This research review on corruption and human rights examines anti-corruption law and policy through a legal lens. Intended for a global audience of scholars, practitioners and policymakers, the text recommends over twenty key works on the subject of corruption and human rights, together illustrating corruption’s insidious effect on a range of human rights, but also the limitations of a rights-based approach.
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Current Challenges in Historical Perspective
Edited by Helmut P. Aust and Esra Demir-Gürsel
This insightful book considers how the European Court of Human Rights (ECHR) is faced with numerous challenges which emanate from authoritarian and populist tendencies arising across its member states. It argues that it is now time to reassess how the ECHR responds to such challenges to the protection of human rights in the light of its historical origins.
This insightful book thoroughly examines how the EU’s return acquis is inspired by, and integrates, international migration and human rights law. It also explores how this body of EU law has shaped international law-making relating to the removal of non-nationals.
Edited by Suzanne Egan and Anna Chadwick
This timely and insightful book brings together scholars from a range of disciplines to evaluate the role of human rights in tackling the global challenges of poverty and economic inequality. Reflecting on the concrete experiences of particular countries in tackling poverty, it appraises the international success of human rights-based approaches.
Edited by Catherine Dauvergne
As the law and politics of migration become increasingly intertwined, this thought-provoking Research Handbook addresses the challenge of analysing their growing relationship. Discussing the evolving theoretical approaches to migration, it explores the growing attention given to the legal frameworks for migration and the expansion of regulation, as migration moves to the centre of the political global agenda. The Research Handbook demonstrates that the overlap between law and politics puts the rule of law at risk in matters of migration.
The Right to Privacy of Communications and International Law
This insightful book focuses on the application of mass surveillance, its impact upon existing international human rights and the challenges posed by mass surveillance. Through the judicious use of case studies State Sponsored Cyber Surveillance argues for the need to balance security requirements with the protection of fundamental rights.
Edited by Martha F. Davis, Morten Kjaerum and Amanda Lyons
This important Research Handbook explores the nexus between human rights, poverty and inequality as a critical lens for understanding and addressing key challenges of the coming decades, including the objectives set out in the Sustainable Development Goals. The Research Handbook starts from the premise that poverty is not solely an issue of minimum income and explores the profound ways that deprivation and distributive inequality of power and capability relate to economic, social, cultural, civil and political rights.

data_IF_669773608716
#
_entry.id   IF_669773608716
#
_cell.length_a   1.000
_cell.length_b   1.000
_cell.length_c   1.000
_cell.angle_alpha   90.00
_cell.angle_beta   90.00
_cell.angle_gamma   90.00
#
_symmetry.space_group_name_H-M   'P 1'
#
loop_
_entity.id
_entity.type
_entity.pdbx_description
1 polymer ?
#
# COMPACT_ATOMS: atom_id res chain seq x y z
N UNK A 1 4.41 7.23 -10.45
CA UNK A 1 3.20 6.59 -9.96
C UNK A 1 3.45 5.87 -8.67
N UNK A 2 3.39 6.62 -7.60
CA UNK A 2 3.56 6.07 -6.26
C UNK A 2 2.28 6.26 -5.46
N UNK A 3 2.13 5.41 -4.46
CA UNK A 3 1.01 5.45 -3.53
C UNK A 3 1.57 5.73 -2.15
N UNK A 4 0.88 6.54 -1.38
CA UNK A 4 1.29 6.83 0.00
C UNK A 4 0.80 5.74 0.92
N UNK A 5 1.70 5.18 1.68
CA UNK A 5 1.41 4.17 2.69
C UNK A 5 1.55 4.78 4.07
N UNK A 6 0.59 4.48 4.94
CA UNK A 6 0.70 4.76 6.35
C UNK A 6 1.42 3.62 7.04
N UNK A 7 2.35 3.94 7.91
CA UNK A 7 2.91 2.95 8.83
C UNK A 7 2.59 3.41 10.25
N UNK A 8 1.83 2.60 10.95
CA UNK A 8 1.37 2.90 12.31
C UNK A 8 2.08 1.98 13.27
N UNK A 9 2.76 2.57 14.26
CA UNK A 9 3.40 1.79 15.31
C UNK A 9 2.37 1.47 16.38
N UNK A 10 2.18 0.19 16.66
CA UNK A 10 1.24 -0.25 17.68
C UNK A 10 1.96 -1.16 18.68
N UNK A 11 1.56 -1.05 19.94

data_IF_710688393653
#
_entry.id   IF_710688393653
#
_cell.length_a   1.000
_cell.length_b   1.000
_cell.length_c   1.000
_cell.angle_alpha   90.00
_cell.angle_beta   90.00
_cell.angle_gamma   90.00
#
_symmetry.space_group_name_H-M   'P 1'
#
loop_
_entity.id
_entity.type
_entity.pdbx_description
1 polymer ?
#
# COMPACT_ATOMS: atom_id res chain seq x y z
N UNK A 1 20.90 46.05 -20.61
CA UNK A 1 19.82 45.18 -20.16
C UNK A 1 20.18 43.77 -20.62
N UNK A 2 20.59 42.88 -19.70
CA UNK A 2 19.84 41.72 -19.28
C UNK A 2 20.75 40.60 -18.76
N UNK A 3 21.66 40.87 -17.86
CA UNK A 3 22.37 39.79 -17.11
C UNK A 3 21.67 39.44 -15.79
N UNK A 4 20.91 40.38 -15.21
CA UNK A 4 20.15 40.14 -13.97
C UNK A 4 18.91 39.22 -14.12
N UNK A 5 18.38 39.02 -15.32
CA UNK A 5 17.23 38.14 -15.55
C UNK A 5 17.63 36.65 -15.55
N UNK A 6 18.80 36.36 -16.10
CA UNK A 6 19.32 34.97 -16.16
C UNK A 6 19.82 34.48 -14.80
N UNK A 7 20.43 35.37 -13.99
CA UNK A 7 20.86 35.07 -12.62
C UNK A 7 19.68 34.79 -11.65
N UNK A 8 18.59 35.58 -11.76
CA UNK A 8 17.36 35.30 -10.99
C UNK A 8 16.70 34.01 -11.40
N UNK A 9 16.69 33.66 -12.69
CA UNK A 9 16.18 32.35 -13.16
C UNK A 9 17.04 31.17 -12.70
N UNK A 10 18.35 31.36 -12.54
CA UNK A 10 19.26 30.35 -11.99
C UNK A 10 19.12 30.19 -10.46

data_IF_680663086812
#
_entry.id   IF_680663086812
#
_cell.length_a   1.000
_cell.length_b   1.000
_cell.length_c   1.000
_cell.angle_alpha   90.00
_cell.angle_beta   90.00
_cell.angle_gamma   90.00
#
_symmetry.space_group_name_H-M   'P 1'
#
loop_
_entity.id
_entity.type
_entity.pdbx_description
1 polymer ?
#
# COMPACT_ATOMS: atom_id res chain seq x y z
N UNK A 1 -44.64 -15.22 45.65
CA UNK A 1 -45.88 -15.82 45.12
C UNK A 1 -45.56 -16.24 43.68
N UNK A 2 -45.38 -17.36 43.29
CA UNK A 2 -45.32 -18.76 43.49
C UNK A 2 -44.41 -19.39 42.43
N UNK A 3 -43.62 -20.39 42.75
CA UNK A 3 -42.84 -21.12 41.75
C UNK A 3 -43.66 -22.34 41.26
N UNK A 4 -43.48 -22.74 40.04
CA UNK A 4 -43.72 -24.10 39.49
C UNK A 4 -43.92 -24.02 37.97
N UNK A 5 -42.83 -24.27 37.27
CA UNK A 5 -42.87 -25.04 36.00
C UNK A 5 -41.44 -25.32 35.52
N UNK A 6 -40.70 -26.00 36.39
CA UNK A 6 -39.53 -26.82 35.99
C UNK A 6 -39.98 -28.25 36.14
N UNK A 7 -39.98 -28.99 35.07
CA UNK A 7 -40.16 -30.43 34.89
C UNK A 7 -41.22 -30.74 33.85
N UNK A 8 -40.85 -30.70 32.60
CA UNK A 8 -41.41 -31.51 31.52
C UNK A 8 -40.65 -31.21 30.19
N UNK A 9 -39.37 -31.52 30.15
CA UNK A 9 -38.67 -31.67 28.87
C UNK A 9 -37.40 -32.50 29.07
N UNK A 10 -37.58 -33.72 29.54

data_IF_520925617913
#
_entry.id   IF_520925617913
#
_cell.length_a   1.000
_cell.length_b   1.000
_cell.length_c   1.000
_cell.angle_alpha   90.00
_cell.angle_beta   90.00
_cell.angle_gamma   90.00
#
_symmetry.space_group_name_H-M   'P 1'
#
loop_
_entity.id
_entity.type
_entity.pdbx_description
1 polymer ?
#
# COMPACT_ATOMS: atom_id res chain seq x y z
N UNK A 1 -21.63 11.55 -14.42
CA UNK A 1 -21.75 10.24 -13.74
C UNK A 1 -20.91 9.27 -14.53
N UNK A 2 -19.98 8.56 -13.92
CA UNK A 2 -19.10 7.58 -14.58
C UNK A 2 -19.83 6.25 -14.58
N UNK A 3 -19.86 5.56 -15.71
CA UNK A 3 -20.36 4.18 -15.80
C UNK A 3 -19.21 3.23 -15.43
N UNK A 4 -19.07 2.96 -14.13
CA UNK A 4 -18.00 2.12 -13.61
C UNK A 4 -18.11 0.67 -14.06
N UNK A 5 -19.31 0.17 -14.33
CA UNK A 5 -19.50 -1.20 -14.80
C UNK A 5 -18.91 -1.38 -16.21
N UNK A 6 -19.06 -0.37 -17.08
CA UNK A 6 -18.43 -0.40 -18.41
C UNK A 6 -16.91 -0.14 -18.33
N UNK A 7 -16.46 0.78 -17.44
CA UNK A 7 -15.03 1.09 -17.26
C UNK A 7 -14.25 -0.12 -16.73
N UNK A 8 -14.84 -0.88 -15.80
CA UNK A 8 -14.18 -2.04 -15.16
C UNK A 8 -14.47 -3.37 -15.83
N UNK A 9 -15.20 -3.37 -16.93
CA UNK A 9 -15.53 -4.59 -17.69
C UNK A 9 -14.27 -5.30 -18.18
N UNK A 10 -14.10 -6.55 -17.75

Some Reflections of a Former UN Special Rapporteur
Surya P. Subedi
Based on the author's first-hand experience as a UN Special Rapporteur, this thought-provoking and original book examines the values of Eastern civilisations and their contribution to the development of the UN Human Rights agenda. Rejecting the argument based on “Asian Values” that is often used to undermine the universality of human rights, the book argues that secularism, personal liberty and universalism are at the heart of both Hindu and Buddhist traditions.
Transitional Justice and the Politics of Knowledge in Theory and Practice
Edited by Briony Jones and Ulrike Lühe
Combining the knowledge and experience of leading international researchers, practitioners and policy consultants, Knowledge for Peace discusses how we identify, claim and contest the knowledge we have in relation to designing and analysing peacebuilding and transitional justice programmes. Exploring how knowledge in the field is produced, and by whom, the book examines the research-policy-practice nexus, both empirically and conceptually, as an important part of the politics of knowledge production.
New Protest Movements Shaping our Future
Edited by Benjamin J. Richardson
Across the world, millions of people are taking to the streets demanding urgent action on climate breakdown and other environmental emergencies. Extinction Rebellion, Fridays for Future and Climate Strikes are part of a new lexicon of environmental protest advocating civil disobedience to leverage change. This groundbreaking book – also a Special Issue of the Journal of Human Rights and the Environment – critically unveils the legal and political context of this new wave of eco-activisms. It illustrates how the practise of dissent builds on a long tradition of grassroots activism, such as the Anti-Nuclear movement, but brings into focus new participants, such as school children, and new distinctive aesthetic tactics, such as the mass ‘die-ins’ and ‘discobedience’ theatrics in public spaces.